1. According to which criteria does Naturefund choose a project?

There are seven key criteria according to which Naturefund chooses, buys and protects a particular area. At least five of these seven must be fulfilled:

  1. The country where the project is located has placed less than 10 percent of its total land area under conservation.
  2. The area for sale is large enough or borders other nature reserves for the species there to survive independently.
  3. The majority of the local population supports the idea that the land will be protected for nature. 
  4. The long-term protection of the new project will be supported alongside the change of owner through public laws and guidelines, through the support of partner organisations and/or through integrated eco-economic concepts.
  5. The price of the land corresponds at most to its market value or preferably comes in lower. 
  6. The country in which the nature conservation area is located, has been politically stable for over ten years and disposes a functioning justice system.
  7. Naturefund or a partner organisation will be the owner of the purchased area.

Naturefund reserves the right to amend or expand these criteria.

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2. In order for Naturefund to purchase an area must it have rare species, a variety of species, biotopes or other special features?

In choosing a conservation project Naturefund is not fixed to a particular biotope. We buy forests, wetlands, quarries, lakes and more. One prerequisite is however that the area of land is in a relatively undisturbed condition and has the potential to return to its natural state. Naturally we are interested in areas which have a great variety of species, where rare species or unique types of habitat can be found. 

Also desirable is that the land area is nestled in a larger biotope and is not directly next to a populated area. These are optional critera and they will be decided for each individual project. The basis for each decision is however the seven criteria for choosing the project, whereby at least five must be fulfilled.

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3. How does Naturefund find interesting projects?

Naturefund keeps in contact with various nature conservation and development organisations as well as worldwide environment agencies. We regularly exchange information on new, potential conservation projects. Occasionally individuals will also approach with a project proposal. For Naturefund it is important that there is a local non-profit organisation, who can become the owner and long-term manager of the land.  

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4. Who is usually the previous owner of the area?

The previous owners of the areas that Naturefund intends to buy can be private individuals, communities, cities or companies.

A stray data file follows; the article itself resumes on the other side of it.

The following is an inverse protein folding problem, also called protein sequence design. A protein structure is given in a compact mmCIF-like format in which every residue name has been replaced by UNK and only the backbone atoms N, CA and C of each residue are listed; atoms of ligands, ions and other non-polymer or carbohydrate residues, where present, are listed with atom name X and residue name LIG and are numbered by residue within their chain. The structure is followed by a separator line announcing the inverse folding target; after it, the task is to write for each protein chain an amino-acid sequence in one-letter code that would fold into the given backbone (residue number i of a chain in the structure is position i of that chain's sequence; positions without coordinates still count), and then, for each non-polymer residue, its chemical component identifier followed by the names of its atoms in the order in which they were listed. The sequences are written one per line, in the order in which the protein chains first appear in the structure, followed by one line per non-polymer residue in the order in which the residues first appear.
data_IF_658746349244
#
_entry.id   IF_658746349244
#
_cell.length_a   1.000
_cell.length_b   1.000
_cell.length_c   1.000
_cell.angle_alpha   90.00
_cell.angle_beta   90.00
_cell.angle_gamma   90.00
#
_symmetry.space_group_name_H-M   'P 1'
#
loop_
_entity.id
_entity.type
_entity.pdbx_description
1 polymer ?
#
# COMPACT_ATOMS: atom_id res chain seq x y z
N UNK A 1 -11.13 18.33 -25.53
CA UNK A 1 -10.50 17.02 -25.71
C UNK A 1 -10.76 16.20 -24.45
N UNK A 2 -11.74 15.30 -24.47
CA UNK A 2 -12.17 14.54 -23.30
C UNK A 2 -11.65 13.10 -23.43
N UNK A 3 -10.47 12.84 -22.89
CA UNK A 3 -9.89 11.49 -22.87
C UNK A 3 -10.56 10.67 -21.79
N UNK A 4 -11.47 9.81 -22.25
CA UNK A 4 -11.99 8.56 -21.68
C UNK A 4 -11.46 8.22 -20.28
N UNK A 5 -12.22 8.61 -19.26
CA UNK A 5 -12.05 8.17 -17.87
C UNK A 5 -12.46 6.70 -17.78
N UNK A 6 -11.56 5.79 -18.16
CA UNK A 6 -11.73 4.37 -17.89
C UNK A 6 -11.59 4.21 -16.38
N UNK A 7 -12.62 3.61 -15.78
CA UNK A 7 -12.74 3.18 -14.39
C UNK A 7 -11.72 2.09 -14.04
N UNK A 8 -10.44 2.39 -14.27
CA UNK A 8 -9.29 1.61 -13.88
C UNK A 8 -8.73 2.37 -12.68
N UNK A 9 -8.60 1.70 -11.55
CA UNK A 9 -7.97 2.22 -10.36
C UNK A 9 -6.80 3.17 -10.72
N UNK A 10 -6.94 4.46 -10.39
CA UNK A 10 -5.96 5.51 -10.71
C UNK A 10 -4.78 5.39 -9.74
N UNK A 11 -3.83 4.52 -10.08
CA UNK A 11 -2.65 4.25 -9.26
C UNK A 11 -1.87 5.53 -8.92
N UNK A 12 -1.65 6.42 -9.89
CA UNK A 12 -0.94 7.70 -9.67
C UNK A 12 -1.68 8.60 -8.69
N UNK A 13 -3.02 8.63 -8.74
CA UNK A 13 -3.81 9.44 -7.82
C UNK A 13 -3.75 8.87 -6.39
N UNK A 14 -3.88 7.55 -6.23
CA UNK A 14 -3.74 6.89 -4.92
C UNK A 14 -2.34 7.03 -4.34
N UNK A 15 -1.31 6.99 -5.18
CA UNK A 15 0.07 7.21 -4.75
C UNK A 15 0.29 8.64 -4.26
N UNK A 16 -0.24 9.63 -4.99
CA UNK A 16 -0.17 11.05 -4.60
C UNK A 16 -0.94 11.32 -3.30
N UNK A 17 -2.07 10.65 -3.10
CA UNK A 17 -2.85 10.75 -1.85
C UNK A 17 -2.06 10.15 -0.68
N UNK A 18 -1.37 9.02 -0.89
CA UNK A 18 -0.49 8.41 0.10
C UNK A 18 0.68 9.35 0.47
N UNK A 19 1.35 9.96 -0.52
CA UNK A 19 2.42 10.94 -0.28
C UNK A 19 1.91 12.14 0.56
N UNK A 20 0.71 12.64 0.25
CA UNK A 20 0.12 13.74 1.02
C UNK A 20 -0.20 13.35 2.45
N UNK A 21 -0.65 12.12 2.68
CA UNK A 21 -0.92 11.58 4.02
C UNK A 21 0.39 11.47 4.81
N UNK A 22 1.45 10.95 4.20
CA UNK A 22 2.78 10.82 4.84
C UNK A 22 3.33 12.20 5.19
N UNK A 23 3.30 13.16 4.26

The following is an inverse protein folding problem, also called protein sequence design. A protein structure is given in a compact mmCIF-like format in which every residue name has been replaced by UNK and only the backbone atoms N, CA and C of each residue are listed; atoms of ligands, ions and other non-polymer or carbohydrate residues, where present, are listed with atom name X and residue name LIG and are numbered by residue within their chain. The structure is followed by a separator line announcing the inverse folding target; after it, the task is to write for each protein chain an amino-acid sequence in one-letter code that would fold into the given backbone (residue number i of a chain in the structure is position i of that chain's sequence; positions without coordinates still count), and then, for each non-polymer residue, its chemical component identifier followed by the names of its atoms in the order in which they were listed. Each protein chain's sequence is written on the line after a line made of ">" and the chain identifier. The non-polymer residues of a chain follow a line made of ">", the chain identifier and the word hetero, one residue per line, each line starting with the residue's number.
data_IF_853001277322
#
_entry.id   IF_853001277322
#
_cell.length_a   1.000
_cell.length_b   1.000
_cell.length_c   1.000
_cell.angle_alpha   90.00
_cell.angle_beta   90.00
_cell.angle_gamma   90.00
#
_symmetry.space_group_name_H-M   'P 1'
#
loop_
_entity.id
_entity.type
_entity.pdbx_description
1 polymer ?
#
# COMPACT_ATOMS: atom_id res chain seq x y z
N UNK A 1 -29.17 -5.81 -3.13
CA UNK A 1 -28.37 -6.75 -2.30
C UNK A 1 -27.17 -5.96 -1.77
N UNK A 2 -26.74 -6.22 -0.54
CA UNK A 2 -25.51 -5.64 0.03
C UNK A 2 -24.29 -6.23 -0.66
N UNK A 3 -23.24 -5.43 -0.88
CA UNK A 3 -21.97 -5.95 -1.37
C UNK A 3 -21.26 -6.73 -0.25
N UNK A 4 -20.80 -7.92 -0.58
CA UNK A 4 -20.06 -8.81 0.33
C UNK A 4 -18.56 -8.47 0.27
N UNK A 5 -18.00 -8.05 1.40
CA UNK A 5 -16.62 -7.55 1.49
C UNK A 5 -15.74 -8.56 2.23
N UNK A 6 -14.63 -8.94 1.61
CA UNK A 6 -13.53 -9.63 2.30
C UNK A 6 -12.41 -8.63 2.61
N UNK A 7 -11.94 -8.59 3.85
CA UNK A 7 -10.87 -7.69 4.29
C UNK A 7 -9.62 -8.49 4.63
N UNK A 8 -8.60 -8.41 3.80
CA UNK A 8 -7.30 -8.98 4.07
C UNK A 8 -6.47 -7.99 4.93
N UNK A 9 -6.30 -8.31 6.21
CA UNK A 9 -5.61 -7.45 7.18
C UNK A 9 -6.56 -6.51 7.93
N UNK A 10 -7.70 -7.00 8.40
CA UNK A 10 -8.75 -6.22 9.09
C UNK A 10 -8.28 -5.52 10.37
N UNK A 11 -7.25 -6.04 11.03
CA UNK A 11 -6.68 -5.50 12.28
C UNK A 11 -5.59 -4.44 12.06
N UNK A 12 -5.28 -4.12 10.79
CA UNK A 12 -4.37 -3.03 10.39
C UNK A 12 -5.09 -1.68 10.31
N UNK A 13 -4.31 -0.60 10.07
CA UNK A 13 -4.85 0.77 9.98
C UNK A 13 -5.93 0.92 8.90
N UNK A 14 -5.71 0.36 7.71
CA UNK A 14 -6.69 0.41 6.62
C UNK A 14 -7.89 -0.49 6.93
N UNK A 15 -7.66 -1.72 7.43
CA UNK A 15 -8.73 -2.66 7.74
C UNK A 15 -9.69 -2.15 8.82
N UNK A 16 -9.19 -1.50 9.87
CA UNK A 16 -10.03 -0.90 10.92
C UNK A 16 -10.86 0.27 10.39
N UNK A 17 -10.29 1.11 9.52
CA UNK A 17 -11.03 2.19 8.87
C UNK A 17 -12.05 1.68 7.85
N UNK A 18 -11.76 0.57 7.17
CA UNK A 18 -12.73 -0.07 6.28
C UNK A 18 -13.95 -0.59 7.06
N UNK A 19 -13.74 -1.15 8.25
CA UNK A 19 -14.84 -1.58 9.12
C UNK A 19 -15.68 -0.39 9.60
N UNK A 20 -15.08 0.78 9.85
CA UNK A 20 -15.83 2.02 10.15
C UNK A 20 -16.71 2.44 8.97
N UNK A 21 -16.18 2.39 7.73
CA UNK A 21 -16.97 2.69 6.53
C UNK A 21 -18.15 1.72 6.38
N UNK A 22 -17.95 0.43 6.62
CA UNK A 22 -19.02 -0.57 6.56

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5. How is the price for the area agreed?

The price of the land that Naturefund buys in order to protect, corresponds at most to its market value and preferably comes in lower. We make enquiries about local prices to the relevant departments, neigbouring landowners or sometimes have a survey done in order to assess the land's value. 

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6. What happens with the purchased area?

Basically the areas that Naturefund purchases will be left alone, so that nature can develop undisturbed. Occasionally, measures are implemented at the beginning of certain projects to support the restoration of a natural, indigenous habitat. Such measures include the removal of non-native plants, a return to waterlogging, removal of paths etc.

Some areas also require long-term care in order to conserve a particular type of biotope, such as the conservation of neglected grasslands through grazing or the annual care of meadow orchards. Most of the areas saved however will be left to their own devices.

The local partner organisation will be the owner and manager of the land. Its task is to ensure that nature can develop undisturbed.

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7. Who will own the land?

The owner of the land will either be Naturefund or a partner organisation. In the land register the conservation status of the area will be entered as easement or recorded on the land charge. Should this not be possible due to current legislation in the respective country, the long-term conservation status of the area will be ensured through bilateral contracts between Naturefund and the partner organisation. 

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8. Can the project be resold?

Essentially the title deeds as well as the contracts ensure that, with the help of Naturefund, purchased areas will not be resold. Should it occur that for example the partner organisation ... not for the nature conservation bound purposes resold, the title deeds ensure that the total costs, including inflation, must be repaid to Naturefund. This sum would then immediately be invested in a similar conservation project, preferably one that is nearby.

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